I spend a lot of time on this blog pointing out the shortcomings of scaremongers who delight in trying to suggest that there is something wrong with the cosmetics that everyone uses every day.

The motivation of people who spread these stories is usually financial.  Switching people from perfectly good conventional products onto generally inferior more expensive ones is obviously profitable.   Ever been tempted to switch to ‘clean’ products free of ‘nasties’?   I regret to inform you that you have been had.   The world is full of people cynically out to line their pockets with the contents of yours.

But scare stories are a good way to drive traffic to a blog or to sell newspapers as well.  And there are times when the consequences of doing this are much worse than a poor choice of shampoo.

At the moment there is a significant measles outbreak going on in the city of Swansea in South Wales.  There is a suggestion that a 25 year old man may have died as a result.  We can’t be sure that this particular death is linked to measles.  But the statistics of this kind of epidemic are well understood.  Looking at the pattern of the data so far the doctors covering it can already predict with some confidence that the number of cases is still on the rise and has yet to peak.  The size of the outbreak is large enough that an avoidable death is almost certain.

The reason for this crisis is straight forward.  It is down to scaremongering in the media.  The whole story has been told in great detail by Ben Goldacre (a medical doctor and statistician).  The summary is that there was a huge media story in the UK suggesting a link between autism and the MMR vaccine.  The link never existed.  There was never even a strong case for a link.  Despite this newspapers ran acres of newsprint casting doubt on the vaccine’s safety.

This led to vaccination rates plummeting as parents with no other source of information withdrew their children from the vaccination programme.  A notable contributor to this was the Daily Mail who deployed one of their ladies who lynch,  Melanie Phillips.  She somehow succeeded in finding a conspiracy by the government to hide ‘the truth’.  The Daily Mail was actually hiding the truth.  Though not everywhere.  As I say, this was a UK story.  They didn’t run it in Ireland.  No doubt this was because market research showed that the Irish were not as interested in the story as the rest of Britain.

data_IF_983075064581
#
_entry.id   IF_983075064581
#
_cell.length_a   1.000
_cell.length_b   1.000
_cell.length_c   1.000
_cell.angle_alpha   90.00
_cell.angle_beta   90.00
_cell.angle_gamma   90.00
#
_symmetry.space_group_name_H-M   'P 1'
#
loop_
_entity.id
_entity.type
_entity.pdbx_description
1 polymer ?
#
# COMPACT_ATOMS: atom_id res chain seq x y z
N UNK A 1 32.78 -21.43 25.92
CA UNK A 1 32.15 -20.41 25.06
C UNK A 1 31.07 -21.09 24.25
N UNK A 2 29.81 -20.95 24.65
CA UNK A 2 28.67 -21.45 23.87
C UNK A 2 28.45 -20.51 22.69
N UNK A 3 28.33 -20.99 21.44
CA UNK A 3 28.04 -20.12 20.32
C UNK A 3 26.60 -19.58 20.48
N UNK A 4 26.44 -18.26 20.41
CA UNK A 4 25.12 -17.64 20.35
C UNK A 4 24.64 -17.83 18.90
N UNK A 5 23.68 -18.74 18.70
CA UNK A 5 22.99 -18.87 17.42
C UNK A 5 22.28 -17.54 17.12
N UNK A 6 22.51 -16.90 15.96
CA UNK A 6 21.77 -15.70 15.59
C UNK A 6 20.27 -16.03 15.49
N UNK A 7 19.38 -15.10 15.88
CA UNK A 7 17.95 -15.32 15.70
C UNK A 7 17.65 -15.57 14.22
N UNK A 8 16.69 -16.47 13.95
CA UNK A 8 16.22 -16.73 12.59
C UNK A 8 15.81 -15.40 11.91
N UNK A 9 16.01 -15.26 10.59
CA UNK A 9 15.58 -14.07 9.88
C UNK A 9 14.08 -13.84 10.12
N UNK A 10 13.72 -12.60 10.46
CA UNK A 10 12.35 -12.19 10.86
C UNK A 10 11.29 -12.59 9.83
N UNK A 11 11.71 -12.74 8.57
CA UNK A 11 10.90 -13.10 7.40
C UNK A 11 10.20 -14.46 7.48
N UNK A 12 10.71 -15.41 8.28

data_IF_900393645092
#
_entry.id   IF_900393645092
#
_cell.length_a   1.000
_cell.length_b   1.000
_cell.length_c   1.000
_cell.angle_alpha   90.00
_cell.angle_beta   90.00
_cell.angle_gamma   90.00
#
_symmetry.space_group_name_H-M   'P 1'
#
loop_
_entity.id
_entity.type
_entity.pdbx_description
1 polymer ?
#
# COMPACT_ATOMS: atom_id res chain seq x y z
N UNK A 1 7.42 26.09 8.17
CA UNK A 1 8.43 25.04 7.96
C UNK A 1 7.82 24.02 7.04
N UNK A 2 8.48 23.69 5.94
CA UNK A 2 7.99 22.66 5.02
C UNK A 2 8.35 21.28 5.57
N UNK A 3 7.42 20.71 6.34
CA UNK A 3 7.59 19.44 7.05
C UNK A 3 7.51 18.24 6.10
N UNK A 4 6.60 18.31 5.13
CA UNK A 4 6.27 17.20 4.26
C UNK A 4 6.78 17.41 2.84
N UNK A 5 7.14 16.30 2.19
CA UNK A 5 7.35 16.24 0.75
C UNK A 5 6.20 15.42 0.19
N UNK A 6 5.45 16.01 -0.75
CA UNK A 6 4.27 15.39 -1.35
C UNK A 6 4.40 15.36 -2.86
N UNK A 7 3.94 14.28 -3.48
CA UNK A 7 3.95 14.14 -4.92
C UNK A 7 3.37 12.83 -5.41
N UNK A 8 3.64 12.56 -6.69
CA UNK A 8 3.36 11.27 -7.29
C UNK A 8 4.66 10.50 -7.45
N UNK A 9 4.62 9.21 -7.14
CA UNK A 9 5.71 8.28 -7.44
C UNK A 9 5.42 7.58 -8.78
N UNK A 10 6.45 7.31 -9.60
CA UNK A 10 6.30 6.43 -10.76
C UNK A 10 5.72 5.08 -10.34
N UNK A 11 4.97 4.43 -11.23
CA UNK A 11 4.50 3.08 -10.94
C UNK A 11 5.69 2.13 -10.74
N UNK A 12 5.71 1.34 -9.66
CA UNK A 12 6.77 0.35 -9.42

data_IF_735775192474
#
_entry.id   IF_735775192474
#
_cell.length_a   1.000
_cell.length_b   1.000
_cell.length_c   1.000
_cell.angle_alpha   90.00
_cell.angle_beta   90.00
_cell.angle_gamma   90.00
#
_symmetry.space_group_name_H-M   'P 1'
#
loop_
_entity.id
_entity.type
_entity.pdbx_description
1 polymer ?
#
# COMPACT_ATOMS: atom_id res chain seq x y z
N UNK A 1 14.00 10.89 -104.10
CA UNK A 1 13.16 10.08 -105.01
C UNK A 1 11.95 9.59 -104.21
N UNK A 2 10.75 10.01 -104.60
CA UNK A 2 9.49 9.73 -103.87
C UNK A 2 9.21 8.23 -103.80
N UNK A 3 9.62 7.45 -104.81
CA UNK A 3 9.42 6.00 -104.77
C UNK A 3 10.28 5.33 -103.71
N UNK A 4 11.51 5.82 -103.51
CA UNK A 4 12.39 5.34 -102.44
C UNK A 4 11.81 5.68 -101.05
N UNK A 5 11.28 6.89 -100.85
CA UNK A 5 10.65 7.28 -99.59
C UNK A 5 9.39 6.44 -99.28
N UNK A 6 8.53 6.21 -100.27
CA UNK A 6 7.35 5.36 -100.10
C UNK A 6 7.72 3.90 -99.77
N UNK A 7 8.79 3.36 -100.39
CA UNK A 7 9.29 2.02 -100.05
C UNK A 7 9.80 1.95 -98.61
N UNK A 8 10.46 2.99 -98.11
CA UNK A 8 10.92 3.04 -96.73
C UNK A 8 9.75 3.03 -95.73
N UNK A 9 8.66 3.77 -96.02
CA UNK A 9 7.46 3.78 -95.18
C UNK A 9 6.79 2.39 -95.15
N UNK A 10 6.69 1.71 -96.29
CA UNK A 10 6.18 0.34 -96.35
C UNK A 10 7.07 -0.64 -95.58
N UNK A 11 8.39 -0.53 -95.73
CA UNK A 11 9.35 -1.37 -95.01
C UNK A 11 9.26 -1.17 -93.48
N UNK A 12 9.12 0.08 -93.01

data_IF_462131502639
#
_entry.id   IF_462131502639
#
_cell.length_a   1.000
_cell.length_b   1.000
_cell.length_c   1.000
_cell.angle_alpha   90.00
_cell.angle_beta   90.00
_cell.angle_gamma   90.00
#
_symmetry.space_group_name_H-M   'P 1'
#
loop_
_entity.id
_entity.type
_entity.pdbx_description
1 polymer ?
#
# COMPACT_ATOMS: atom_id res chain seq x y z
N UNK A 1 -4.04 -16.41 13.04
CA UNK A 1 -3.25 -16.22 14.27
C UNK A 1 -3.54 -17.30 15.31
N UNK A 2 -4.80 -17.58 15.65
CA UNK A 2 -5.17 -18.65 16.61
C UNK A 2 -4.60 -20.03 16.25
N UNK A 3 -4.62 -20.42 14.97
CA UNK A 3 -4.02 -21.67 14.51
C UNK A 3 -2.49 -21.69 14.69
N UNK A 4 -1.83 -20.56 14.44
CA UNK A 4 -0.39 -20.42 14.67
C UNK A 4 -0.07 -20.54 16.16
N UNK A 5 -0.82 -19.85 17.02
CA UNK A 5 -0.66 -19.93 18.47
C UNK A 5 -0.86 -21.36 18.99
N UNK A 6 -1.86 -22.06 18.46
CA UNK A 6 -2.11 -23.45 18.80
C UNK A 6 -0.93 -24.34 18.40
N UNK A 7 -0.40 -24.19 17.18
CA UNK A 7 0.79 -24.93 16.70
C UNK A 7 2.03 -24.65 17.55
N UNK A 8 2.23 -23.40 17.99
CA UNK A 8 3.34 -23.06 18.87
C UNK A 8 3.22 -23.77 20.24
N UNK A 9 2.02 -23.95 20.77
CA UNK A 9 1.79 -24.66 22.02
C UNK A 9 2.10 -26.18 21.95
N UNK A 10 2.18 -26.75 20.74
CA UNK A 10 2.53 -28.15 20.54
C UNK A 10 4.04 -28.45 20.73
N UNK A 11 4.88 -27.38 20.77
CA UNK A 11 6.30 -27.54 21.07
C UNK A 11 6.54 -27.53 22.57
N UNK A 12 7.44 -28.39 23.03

The unfortunate inhabitants of Swansea had to cope with a further level of misinformation.  In addition to the dishonest national media campaign the local paper weighed in against the MMR vaccine as well.

The tragedy is that while it is true that all medical interventions have some risk associated with them, vaccines are just about the safest – certainly way safer than getting measles which kills around 1 in a 1000 of children who get it.  There would be a lot less sick children in South Wales today if we had fewer sick people who own tabloid papers without any regard for the truth of what is written in them.


Here is a blog post by Ben Goldacre with more detail

13 thoughts on “Scaremongers”

  1. It’s a shame that there is little or no comeback on journalists and newspapers who publish this scary nonsense. The Daily Mail is always at the forefront of stupid scare stories about cosmetics as well (which is why the title of my forthcoming lecture for the Society of Cosmetic Scientists is “What Will The Daily Mail Publish Next”!).

  2. Absolutely Dene. In fact it is worse – they get paid more for attracting attention. Raise a holler, earn a dollar.

  3. Right on, as usual Colin! Shared this post on my Facebook page, hope it hits home for people, but I suspect that some people get an odd sense of moral superiority from buying “clean” products. As such, their mind won’t be changed (until something else comes along to fill that need).

  4. This article really irked me . For one, you seem to be equating advocates of natural cosmetics with people who advocate against vaccination, which is totally off, and I also think you mistake the motivation of people who spread information.